Adrift Canadian supply barge nears Russian coast

San Francisco: A drifting supply barge that broke away from its towboat in October is meandering unpredictably through Arctic waters in a “drunkard’s walk” pattern and was less than 50km from Russia’s northeast coast according to observers’ comments on Tuesday.

The 131-foot barge, owned by Canadian marine cargo operator NTCL (Northern Transportation Company Ltd), came adrift in heavy seas en route back to Tuktoyaktuk in the Northwest Territories after delivering supplies to a remote site along the Canadian coastline.

It has no cargo or crew but is carrying 3,500 litres of light diesel fuel in its tanks. NTCL, the US Coast Guard and the State of Alaska have been tracking the barge’s movements by a GPS device that NTCL dropped onto it. It has covered some 2,200km on its wanderings.

One observer, Mark Serreze, of the National Snow and Ice Data Centre in Colorado said: “It would go west for a while, north for a while. It’s been described as a drunkard’s walk.”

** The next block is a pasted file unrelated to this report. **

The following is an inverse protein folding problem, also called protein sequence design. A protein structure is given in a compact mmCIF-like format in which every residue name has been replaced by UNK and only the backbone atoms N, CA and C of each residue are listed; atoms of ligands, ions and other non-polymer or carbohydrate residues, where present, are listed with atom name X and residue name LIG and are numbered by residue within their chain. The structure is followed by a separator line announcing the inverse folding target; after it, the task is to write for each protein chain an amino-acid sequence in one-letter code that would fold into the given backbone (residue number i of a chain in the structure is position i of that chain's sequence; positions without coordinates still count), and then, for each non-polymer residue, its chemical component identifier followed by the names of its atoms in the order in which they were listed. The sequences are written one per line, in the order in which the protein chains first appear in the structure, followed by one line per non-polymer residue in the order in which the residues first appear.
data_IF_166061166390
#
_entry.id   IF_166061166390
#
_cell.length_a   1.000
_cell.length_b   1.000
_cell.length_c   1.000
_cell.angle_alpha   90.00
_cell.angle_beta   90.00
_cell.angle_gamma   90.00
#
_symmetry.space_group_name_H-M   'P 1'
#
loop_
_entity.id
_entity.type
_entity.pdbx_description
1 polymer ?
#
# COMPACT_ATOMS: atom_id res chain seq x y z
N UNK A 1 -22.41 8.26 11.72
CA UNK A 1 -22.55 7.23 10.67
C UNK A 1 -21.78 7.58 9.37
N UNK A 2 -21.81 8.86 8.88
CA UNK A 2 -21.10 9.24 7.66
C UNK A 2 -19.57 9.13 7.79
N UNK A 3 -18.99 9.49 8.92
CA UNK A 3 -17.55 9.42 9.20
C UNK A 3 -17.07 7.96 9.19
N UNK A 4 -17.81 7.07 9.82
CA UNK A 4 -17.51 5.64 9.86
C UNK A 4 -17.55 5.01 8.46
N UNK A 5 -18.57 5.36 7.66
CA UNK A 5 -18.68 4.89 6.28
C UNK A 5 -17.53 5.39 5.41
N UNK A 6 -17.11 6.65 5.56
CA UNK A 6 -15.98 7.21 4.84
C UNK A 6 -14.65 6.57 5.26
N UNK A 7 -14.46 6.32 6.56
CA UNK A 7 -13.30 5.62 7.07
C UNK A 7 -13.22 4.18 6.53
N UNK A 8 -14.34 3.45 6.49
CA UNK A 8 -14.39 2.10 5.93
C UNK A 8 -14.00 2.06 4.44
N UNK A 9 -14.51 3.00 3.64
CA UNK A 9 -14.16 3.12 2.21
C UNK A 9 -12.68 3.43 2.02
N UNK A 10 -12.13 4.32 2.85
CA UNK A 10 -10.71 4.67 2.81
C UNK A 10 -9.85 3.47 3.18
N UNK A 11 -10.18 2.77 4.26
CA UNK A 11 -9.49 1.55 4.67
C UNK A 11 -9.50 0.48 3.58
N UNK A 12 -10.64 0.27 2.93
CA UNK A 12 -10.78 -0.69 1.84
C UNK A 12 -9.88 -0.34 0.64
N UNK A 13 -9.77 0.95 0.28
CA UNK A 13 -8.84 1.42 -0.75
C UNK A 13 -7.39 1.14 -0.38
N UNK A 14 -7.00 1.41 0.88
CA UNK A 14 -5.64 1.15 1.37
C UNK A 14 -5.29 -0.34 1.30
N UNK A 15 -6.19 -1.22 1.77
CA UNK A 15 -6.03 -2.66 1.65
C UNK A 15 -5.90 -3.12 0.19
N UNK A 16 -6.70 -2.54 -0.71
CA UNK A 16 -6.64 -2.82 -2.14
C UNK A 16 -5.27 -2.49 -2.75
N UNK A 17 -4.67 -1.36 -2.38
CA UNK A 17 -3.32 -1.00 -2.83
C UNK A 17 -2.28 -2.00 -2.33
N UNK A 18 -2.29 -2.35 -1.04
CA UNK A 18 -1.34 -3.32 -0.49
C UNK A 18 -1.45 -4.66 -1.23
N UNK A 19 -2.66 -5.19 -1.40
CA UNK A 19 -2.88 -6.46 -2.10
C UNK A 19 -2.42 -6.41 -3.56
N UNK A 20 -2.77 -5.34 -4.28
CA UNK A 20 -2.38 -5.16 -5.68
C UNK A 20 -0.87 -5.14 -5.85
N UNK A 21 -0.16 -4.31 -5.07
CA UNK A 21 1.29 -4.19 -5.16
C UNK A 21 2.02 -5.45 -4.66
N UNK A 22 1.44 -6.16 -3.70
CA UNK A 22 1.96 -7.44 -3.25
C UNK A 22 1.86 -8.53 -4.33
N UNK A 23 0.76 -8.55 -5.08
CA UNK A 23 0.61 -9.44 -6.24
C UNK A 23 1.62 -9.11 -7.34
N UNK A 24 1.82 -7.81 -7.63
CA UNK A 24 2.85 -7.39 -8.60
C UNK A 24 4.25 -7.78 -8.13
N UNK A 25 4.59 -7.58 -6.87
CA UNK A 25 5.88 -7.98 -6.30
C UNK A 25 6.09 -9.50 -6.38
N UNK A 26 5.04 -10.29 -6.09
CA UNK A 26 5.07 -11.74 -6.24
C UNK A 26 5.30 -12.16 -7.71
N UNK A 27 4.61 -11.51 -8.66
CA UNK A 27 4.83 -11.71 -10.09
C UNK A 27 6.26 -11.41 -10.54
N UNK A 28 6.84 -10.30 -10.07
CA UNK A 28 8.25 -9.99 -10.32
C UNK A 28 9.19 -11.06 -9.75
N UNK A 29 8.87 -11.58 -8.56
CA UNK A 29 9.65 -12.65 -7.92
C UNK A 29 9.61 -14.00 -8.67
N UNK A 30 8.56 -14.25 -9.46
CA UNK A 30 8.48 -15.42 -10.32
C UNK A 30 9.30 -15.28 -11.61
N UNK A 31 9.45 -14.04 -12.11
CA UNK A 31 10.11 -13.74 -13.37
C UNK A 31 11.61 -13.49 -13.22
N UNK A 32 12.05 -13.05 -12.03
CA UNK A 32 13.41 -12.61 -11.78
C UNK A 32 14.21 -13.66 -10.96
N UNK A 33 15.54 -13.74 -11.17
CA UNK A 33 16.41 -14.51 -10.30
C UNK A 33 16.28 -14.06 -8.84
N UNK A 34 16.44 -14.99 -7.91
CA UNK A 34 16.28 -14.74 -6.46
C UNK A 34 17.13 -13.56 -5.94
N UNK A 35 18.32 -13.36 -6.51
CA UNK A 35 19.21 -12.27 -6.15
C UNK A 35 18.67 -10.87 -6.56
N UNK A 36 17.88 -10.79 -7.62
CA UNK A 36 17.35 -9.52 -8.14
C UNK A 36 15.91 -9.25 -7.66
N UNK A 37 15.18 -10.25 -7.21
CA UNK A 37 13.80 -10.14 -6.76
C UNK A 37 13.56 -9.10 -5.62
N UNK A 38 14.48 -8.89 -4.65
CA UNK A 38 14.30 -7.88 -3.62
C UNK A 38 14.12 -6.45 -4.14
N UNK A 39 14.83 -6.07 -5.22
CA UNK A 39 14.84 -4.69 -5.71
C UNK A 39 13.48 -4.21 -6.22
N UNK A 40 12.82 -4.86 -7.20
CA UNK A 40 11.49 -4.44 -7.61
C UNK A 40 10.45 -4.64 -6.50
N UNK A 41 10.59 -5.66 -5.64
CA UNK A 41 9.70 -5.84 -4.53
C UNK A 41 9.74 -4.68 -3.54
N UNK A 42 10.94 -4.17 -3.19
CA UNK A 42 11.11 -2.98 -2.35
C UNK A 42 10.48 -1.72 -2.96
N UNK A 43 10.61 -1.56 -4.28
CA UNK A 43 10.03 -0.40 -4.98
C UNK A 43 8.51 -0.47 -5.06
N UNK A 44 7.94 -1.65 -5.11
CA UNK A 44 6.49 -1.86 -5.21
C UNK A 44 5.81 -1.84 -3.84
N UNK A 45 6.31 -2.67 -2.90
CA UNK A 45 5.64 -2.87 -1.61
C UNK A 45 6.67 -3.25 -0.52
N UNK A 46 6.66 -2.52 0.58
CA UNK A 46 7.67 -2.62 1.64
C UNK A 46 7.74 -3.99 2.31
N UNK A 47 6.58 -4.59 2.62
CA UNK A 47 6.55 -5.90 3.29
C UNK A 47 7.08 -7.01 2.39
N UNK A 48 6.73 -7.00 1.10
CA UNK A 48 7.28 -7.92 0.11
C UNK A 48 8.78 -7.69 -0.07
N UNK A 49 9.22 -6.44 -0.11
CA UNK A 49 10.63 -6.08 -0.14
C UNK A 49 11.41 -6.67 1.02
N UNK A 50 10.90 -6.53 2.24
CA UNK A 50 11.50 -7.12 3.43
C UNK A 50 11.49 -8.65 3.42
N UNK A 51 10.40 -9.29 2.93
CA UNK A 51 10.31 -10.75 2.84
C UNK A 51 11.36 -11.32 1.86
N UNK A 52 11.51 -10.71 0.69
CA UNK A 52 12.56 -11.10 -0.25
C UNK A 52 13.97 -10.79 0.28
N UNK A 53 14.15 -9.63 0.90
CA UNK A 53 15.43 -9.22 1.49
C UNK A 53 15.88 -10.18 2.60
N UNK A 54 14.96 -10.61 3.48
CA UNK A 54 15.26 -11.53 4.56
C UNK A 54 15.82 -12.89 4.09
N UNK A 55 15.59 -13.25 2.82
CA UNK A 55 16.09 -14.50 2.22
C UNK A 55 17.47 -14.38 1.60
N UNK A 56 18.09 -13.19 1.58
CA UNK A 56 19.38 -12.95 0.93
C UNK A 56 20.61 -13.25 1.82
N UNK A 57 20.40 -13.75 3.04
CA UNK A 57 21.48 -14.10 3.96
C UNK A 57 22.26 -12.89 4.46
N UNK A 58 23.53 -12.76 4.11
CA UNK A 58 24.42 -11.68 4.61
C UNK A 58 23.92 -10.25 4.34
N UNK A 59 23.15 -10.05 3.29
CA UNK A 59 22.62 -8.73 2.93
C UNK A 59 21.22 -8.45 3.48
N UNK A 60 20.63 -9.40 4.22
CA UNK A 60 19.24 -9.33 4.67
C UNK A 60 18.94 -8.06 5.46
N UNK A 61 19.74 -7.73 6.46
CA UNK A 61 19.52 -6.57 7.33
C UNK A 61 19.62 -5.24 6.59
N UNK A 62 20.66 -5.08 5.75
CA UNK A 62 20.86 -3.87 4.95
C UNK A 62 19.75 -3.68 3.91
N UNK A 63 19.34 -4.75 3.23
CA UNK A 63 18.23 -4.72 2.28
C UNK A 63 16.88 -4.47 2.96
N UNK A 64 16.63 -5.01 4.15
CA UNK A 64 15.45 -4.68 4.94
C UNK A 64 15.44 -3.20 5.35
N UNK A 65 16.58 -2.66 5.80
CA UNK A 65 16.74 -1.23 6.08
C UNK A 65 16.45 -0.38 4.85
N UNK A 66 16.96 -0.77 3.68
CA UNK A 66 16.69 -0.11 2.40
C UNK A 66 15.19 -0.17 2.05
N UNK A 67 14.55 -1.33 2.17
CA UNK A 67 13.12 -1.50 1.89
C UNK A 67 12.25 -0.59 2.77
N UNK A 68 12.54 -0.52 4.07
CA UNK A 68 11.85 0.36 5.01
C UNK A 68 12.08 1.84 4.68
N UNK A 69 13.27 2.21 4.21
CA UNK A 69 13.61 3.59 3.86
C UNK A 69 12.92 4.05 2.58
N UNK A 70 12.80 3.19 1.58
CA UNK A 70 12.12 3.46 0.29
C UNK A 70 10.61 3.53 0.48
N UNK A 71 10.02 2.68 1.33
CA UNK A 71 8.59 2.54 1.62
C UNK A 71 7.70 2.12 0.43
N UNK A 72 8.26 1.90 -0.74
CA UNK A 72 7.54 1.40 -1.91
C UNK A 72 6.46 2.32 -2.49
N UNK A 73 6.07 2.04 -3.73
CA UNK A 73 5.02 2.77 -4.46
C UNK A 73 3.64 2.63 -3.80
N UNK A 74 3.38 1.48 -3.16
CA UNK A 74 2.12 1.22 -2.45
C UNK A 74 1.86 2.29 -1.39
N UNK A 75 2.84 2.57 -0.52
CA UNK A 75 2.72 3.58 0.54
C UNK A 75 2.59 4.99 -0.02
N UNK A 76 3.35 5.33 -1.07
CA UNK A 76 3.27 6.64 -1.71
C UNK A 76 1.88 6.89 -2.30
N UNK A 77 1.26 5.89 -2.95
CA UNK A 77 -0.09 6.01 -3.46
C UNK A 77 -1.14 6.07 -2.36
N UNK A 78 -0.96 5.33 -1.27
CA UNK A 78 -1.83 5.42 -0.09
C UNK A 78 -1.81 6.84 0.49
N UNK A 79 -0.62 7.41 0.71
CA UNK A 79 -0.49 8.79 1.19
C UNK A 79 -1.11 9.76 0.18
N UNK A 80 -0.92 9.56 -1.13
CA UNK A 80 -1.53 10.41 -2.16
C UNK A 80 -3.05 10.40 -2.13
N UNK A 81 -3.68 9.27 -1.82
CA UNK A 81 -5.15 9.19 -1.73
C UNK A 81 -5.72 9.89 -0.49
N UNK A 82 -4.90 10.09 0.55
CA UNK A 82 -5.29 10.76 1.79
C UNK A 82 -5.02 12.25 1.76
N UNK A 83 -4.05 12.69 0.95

The barge could not be removed before winter locked it in ice and NTCL says it will attempt to recover it in July. If that fails experts see two likely outcomes – it could crash into the Russian coast or it could get caught in the trans-polar drift stream, circle the Arctic and come out on the Atlantic side.

Last week the International Maritime Organisation (IMO) announced new protective buffer zones around the Aleutian Islands. The buffer zones, known as “Areas to be Avoided” will comprise five areas stretching 1,200km and they provide critical time for a powerless, drifting vessel to undergo repairs, or to launch an emergency response effort. They also reduce the likelihood that a ship will run aground.

Donal Scully

With 28 years experience writing and editing for newspapers in the UK and Hong Kong, Donal is now based in California from where he covers the Americas for Splash as well as ensuring the site is loaded through the Western Hemisphere timezone.
Back to top button